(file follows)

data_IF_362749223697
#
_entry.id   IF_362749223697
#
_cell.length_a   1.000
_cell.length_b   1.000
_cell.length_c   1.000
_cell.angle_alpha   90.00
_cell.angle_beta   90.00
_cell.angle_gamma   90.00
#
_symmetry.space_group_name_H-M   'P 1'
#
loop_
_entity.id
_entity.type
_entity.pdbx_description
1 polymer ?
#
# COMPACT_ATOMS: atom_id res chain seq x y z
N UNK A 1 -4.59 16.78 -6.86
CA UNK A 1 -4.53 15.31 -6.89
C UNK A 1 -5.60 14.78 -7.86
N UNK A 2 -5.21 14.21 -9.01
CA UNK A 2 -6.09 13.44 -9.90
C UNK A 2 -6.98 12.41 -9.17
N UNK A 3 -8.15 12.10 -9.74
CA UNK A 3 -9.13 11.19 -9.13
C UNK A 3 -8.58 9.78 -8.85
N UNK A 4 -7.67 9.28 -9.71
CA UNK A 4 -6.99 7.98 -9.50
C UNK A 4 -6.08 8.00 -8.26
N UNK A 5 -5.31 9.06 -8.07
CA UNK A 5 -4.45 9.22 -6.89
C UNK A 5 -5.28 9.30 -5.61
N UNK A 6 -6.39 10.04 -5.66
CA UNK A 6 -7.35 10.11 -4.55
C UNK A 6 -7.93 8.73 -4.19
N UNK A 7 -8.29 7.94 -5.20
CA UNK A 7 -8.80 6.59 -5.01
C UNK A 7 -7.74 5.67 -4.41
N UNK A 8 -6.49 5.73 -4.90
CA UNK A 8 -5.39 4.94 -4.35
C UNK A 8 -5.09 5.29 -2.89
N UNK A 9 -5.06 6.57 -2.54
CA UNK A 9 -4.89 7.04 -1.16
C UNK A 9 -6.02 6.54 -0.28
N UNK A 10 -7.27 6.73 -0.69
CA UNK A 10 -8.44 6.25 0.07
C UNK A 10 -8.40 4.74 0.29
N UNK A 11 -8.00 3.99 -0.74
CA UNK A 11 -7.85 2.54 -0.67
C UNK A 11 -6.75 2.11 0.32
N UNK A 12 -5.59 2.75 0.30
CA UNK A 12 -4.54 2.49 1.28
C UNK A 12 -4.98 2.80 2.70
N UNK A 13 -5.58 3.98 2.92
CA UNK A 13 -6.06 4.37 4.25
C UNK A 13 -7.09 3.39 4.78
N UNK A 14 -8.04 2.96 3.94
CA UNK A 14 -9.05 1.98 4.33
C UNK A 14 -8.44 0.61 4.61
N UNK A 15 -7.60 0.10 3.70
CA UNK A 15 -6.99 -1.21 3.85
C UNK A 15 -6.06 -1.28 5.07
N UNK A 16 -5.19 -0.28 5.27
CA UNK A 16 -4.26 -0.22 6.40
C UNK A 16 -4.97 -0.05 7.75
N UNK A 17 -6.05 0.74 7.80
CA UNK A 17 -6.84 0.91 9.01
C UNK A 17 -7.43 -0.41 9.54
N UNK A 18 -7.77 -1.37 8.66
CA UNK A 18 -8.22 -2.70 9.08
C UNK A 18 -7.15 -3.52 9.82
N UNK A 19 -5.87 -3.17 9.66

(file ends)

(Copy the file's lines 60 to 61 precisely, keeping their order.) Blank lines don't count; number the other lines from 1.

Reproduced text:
N UNK A 14 -8.04 2.96 3.94
CA UNK A 14 -9.05 1.98 4.33